What does high performance mean?
If you follow me with some perseverance you will often hear me of high performance. You will know that I have worked as a physician with astronauts, athletes, military and all kinds of men, optimizing their health and increasing their functional abilities. You will also know that my doctoral work alongside that of a coach in order to increase the potential of each person and the resources he has to change and improve.
But what exactly is the high performance? How can we define it and declare it in the lives of all of us that we are neither astronauts nor elite athletes?
Often we tend to think about performance terms as something that concerns special people who we think are made of a material other than our own. We believe that high performance is the result of innate talent that some have, but that most of us do not possess. But things are not that way.
You can bestow yourself in any field, as a clerk, mum, lawyer or teacher. In every sphere of our existence. With others, with ourselves, with family members, with strangers.
The maximum performance emerges from a state of great consistency between deep needs, personal values, behaviors and results that come as a result of all this.
There are some factors that distinguish any type of high performance …
1. An enormous level of practice leading to a high degree of mastery;
2. Some form of pleasure or fun perceived in carrying out the task;
3. A mental state of deep concentration, of isolation, which makes the passage of time almost imperceptible.
You may also like to read: 10 myths to debunk to start eating properly
On the neurophysiological plane, high performance coincides with a condition of flow(literally flow) where a person is totally and deeply immersed in what he does, feels recharged, made almost fluid, by the fatigue faces.
This state is very similar, if not completely superimposed, to what is obtained with meditation and is caused by a specific change in brain waves and by a phenomenon called transient hypofrontality. This is a temporary de-activation of the pre-frontal cortex, the brain area responsible for most cognitive functions, including negative self-judgment, self-sabotage, doubt and background noise, our fears Which often act as main brakes for performance itself.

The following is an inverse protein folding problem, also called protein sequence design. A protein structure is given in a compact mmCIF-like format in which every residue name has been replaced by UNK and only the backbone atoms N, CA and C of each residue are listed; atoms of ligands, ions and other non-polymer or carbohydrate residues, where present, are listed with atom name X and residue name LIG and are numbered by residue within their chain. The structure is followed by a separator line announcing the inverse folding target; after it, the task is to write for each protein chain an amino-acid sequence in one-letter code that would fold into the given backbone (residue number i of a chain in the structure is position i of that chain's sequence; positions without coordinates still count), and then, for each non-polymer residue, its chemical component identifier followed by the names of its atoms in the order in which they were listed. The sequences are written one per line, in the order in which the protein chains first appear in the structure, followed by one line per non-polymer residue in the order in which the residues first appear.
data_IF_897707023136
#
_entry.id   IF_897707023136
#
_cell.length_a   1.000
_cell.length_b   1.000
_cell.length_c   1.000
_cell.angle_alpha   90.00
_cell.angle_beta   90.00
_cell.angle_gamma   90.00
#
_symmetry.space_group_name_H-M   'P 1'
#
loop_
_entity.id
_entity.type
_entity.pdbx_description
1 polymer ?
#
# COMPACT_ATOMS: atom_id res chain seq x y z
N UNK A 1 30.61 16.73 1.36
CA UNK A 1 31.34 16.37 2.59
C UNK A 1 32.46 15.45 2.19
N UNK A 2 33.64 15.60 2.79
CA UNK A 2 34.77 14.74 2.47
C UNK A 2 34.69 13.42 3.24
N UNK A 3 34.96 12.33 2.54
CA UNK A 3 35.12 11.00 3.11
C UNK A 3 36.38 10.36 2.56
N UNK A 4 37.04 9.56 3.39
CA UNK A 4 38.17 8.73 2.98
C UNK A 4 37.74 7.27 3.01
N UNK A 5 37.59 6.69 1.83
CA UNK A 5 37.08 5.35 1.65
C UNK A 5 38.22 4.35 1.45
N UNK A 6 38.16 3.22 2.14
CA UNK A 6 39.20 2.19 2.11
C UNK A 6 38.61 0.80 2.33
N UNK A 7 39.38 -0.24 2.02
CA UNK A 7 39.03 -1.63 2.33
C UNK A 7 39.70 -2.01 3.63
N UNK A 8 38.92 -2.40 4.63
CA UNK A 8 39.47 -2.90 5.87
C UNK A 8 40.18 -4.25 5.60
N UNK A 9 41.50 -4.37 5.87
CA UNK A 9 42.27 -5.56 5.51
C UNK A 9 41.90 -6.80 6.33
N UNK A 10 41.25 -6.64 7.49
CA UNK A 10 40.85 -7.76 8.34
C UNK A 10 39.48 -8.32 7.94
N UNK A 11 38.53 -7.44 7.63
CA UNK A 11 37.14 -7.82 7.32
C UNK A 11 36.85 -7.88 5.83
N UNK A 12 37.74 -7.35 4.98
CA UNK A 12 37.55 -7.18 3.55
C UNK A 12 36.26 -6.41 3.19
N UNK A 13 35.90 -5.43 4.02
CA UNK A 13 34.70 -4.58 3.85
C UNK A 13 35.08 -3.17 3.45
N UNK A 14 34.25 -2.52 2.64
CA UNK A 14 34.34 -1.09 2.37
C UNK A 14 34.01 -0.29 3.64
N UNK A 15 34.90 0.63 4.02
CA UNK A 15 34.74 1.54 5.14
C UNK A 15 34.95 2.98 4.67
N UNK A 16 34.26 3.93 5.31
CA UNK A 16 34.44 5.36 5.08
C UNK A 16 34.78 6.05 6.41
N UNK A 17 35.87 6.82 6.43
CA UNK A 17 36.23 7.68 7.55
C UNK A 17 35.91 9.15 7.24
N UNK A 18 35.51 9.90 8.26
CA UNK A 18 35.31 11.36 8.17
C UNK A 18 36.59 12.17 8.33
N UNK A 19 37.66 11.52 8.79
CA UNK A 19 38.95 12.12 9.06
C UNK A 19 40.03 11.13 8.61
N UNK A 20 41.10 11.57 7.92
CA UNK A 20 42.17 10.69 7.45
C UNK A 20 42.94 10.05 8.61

Contrary to what you think, high performance is not directly related to talent. It is the product of deliberate practice and well-managed over time. Mastery is achieved by progressive refinement of a gesture, but requires some prerequisites …
1. Mental Instability
You can not get a high degree of performance if your mind is bombarded by too many parallel stimuli. You need to find a way to isolate and get lost in what you are doing.
2. Operational selection
The direct consequence of the first point is the need to select a single task on which to train. When tasks are complex you may want to learn how to break them into various sub-components as an athlete trains different functions separately.
3. Emotional Pleasure
Fuel that sustains maximum performance is emotional pleasure and not sacrifice or even willpower. It is very difficult to get high performance in something you do not really like.
Everyone can get a high performance in the specific field they choose to train. Talent and genetics do not count much. What is needed is a bag of knowledge that is transformed into an action plan. Then, like a diligent athlete, it’s just a matter of repeating and continuing to improve over time.